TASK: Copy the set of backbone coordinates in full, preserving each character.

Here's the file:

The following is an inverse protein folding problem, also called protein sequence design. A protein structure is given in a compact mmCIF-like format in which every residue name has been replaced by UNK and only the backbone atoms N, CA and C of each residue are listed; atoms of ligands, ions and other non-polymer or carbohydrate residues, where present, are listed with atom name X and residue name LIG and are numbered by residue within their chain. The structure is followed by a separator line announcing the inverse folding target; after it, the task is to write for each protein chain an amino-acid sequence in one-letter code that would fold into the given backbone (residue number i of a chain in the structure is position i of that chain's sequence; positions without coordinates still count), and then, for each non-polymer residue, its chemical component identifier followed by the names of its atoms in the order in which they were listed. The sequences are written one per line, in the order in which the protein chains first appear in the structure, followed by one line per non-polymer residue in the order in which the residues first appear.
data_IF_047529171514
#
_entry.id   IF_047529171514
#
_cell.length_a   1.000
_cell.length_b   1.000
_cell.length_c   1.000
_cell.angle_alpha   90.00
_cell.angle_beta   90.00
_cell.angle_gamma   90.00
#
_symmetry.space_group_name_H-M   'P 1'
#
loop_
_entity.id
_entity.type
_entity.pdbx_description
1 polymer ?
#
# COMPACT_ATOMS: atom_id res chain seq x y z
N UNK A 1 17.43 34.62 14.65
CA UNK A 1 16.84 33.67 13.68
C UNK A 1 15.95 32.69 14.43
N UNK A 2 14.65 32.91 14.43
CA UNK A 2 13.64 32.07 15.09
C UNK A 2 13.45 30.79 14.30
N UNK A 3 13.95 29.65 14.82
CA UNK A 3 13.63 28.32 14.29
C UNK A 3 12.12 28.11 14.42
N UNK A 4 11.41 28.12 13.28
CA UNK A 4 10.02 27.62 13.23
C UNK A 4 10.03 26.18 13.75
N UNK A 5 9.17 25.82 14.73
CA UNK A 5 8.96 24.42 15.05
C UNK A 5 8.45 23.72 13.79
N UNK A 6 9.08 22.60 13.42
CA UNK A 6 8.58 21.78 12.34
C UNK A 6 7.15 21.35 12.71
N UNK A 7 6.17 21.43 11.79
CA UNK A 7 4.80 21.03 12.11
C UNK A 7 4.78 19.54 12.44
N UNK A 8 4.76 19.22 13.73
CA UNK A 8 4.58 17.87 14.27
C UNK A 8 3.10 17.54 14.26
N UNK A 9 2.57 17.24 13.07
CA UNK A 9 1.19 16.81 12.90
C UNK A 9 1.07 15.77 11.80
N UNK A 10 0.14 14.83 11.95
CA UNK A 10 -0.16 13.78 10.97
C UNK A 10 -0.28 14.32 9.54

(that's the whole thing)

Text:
The following is an inverse protein folding problem, also called protein sequence design. A protein structure is given in a compact mmCIF-like format in which every residue name has been replaced by UNK and only the backbone atoms N, CA and C of each residue are listed; atoms of ligands, ions and other non-polymer or carbohydrate residues, where present, are listed with atom name X and residue name LIG and are numbered by residue within their chain. The structure is followed by a separator line announcing the inverse folding target; after it, the task is to write for each protein chain an amino-acid sequence in one-letter code that would fold into the given backbone (residue number i of a chain in the structure is position i of that chain's sequence; positions without coordinates still count), and then, for each non-polymer residue, its chemical component identifier followed by the names of its atoms in the order in which they were listed. The sequences are written one per line, in the order in which the protein chains first appear in the structure, followed by one line per non-polymer residue in the order in which the residues first appear.
data_IF_047529171514
#
_entry.id   IF_047529171514
#
_cell.length_a   1.000
_cell.length_b   1.000
_cell.length_c   1.000
_cell.angle_alpha   90.00
_cell.angle_beta   90.00
_cell.angle_gamma   90.00
#
_symmetry.space_group_name_H-M   'P 1'
#
loop_
_entity.id
_entity.type
_entity.pdbx_description
1 polymer ?
#
# COMPACT_ATOMS: atom_id res chain seq x y z
N UNK A 1 17.43 34.62 14.65
CA UNK A 1 16.84 33.67 13.68
C UNK A 1 15.95 32.69 14.43
N UNK A 2 14.65 32.91 14.43
CA UNK A 2 13.64 32.07 15.09
C UNK A 2 13.45 30.79 14.30
N UNK A 3 13.95 29.65 14.82
CA UNK A 3 13.63 28.32 14.29
C UNK A 3 12.12 28.11 14.42
N UNK A 4 11.41 28.12 13.28
CA UNK A 4 10.02 27.62 13.23
C UNK A 4 10.03 26.18 13.75
N UNK A 5 9.17 25.82 14.73
CA UNK A 5 8.96 24.42 15.05
C UNK A 5 8.45 23.72 13.79
N UNK A 6 9.08 22.60 13.42
CA UNK A 6 8.58 21.78 12.34
C UNK A 6 7.15 21.35 12.71
N UNK A 7 6.17 21.43 11.79
CA UNK A 7 4.80 21.03 12.11
C UNK A 7 4.78 19.54 12.44
N UNK A 8 4.76 19.22 13.73
CA UNK A 8 4.58 17.87 14.27
C UNK A 8 3.10 17.54 14.26
N UNK A 9 2.57 17.24 13.07
CA UNK A 9 1.19 16.81 12.90
C UNK A 9 1.07 15.77 11.80
N UNK A 10 0.14 14.83 11.95
CA UNK A 10 -0.16 13.78 10.97
C UNK A 10 -0.28 14.32 9.54